Walnuts – the edible options are endless.
Eaten Spanish style with cheese and honey is divine, in homemade cake or banana loaf is scrumptious, tossed in a salad or over breakfast cereal is a treat. The flavour is fabulous and the soft crunch under the teeth gives a brilliant texture.
Healthy Walnut Research
The University of Barcelona has been working on the benefits of the Mediterranean diet for years. The inclusion of a 30g daily serve of tree nuts, – mostly walnuts, with almonds and hazelnuts too, produced a massive 30% reduction in deaths from cardiovascular disease and stroke.
What’s good in Walnuts?
Lots of poly and mono unsaturated fats – and to stop these fats going rancid, there are lots of antioxidants – all wrapped up in a crunchy fibrous structure.
Fats come with calories, it’s not surprising that 100g walnuts have 654 kcal – our Spanish friends recommend a modest 30g per day. Walnuts are 15% protein, 7% dietary fibre – a smattering of iron, calcium and selenium with bits of the antioxidant vitamins E and A, and some B vitamins folate and niacin. The high protein value means that a small serve of walnuts provides a big feeling of satiety. This comes with very little sodium and low carbohydrate.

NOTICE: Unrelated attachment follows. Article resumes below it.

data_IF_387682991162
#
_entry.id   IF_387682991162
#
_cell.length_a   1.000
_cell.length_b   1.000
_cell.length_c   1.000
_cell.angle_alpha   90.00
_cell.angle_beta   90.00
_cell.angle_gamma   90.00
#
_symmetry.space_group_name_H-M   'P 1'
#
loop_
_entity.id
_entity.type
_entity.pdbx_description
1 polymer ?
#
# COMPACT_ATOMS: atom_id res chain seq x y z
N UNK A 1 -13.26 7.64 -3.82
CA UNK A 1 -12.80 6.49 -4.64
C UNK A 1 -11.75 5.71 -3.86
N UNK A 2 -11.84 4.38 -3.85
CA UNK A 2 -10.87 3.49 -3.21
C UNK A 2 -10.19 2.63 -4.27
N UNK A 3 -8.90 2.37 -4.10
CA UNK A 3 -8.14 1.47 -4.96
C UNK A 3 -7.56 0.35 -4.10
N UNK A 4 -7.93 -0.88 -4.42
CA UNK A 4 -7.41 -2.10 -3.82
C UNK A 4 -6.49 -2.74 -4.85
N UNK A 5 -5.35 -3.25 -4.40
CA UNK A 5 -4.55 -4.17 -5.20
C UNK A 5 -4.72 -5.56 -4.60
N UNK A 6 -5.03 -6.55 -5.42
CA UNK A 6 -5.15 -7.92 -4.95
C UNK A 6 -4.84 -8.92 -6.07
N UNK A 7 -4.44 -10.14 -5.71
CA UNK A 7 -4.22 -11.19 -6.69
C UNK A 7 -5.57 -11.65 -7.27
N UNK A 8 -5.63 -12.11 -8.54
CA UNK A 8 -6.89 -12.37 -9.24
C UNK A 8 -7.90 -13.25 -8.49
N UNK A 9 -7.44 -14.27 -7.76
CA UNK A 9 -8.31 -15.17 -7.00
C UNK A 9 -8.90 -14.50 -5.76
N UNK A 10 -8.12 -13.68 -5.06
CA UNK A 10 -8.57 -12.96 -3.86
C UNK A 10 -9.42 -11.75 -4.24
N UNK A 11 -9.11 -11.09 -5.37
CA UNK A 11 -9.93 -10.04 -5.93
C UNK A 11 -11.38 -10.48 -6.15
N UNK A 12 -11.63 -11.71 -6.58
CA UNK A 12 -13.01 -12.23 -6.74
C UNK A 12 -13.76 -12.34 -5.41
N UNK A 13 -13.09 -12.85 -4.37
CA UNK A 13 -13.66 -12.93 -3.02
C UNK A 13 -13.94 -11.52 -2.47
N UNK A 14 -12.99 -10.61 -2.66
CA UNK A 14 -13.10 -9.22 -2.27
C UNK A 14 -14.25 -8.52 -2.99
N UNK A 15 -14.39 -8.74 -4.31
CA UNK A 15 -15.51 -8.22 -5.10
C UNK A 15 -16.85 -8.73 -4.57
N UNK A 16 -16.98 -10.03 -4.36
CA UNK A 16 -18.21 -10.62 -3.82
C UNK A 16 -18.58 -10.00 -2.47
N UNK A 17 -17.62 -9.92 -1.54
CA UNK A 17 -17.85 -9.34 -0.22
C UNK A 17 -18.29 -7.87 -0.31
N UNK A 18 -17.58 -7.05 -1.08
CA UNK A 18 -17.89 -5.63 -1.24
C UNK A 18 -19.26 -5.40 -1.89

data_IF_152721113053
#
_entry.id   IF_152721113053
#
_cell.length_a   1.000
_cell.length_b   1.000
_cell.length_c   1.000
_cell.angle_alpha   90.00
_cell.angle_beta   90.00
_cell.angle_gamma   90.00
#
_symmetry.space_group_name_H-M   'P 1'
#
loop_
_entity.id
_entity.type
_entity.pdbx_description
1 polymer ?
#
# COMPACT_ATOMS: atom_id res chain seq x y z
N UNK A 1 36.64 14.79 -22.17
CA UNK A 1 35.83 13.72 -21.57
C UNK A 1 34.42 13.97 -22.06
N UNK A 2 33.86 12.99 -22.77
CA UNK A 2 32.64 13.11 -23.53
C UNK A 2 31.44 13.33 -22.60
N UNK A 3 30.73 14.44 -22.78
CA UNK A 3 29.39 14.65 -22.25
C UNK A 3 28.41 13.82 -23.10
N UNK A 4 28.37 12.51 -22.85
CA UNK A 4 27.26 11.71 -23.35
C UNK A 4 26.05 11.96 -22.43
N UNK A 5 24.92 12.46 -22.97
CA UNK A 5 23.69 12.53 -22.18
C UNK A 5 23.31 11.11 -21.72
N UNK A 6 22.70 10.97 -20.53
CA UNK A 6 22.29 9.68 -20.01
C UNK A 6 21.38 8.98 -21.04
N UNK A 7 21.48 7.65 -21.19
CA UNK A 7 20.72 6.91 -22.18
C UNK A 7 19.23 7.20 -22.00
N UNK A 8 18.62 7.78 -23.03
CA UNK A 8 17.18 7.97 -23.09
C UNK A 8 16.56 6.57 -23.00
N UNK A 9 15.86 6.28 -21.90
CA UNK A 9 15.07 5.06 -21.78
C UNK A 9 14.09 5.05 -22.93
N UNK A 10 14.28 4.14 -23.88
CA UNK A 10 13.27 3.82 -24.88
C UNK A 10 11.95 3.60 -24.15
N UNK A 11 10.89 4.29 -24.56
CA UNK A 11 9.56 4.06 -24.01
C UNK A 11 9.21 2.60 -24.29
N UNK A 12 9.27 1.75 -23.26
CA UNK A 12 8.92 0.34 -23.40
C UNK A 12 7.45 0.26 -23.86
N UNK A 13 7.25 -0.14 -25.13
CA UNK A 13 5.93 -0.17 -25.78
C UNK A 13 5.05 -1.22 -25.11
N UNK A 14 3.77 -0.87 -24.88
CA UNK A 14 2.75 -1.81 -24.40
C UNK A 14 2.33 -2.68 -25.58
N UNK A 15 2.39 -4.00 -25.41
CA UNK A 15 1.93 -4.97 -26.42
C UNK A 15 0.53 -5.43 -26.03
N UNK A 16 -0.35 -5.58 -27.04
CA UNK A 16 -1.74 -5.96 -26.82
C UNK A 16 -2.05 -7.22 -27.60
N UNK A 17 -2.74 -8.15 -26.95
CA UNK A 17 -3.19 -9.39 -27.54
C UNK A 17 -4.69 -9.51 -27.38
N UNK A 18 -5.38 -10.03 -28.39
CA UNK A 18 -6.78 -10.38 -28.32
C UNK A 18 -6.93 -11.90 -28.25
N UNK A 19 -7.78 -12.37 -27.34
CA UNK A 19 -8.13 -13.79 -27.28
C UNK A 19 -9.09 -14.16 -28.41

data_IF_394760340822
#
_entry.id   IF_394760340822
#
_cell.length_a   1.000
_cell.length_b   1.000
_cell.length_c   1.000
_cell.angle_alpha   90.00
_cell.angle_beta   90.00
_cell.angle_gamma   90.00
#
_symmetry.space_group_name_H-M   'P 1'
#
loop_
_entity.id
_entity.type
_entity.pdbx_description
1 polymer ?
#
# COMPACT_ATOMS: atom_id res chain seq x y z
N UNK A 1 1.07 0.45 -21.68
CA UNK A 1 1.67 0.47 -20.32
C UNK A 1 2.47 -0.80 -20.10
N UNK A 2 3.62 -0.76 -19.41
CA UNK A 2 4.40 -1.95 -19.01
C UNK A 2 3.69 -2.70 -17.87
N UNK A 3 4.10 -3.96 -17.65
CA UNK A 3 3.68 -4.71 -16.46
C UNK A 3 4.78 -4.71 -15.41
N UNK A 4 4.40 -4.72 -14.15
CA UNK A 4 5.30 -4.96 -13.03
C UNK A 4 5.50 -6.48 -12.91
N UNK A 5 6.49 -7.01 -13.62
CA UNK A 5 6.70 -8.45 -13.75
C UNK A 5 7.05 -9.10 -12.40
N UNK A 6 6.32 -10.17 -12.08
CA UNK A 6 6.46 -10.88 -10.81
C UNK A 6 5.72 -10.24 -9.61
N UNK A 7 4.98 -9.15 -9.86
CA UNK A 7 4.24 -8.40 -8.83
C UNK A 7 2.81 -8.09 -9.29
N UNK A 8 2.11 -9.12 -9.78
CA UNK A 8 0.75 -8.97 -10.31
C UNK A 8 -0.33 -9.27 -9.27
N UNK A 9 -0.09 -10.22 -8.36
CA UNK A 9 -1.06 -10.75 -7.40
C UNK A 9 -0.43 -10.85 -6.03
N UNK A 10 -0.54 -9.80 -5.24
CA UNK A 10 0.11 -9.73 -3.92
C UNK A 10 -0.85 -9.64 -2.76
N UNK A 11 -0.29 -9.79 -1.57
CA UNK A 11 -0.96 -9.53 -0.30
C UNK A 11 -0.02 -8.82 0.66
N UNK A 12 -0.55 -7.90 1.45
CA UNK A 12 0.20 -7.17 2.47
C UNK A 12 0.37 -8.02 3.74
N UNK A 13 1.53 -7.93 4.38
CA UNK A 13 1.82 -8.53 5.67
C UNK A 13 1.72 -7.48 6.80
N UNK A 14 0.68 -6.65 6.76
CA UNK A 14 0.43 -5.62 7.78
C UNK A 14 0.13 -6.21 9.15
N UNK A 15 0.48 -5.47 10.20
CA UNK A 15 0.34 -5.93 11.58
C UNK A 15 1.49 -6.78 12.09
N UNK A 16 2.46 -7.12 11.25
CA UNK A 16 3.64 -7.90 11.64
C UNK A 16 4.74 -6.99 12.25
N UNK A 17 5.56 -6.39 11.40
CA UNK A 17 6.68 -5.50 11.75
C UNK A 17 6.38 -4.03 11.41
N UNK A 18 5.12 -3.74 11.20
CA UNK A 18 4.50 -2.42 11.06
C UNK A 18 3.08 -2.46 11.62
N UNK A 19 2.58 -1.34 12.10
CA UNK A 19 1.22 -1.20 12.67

The fancy chemicals are the flavanols, the anthocyanidins and proanthocyanidins. These guys are the antioxidants associated with protecting us from heart disease and stroke.
Walnuts also contain a little choline which is showing promise in research on the prevention of cognitive decline in old age.
Storage – keep cool. All nuts are high in fats, to avoid them getting bitter and rancid we need to eat them promptly or keep them cool – and check the ‘eat-by’ dates when we buy them.
There’s lots more interesting info on walnuts, here’s a taster !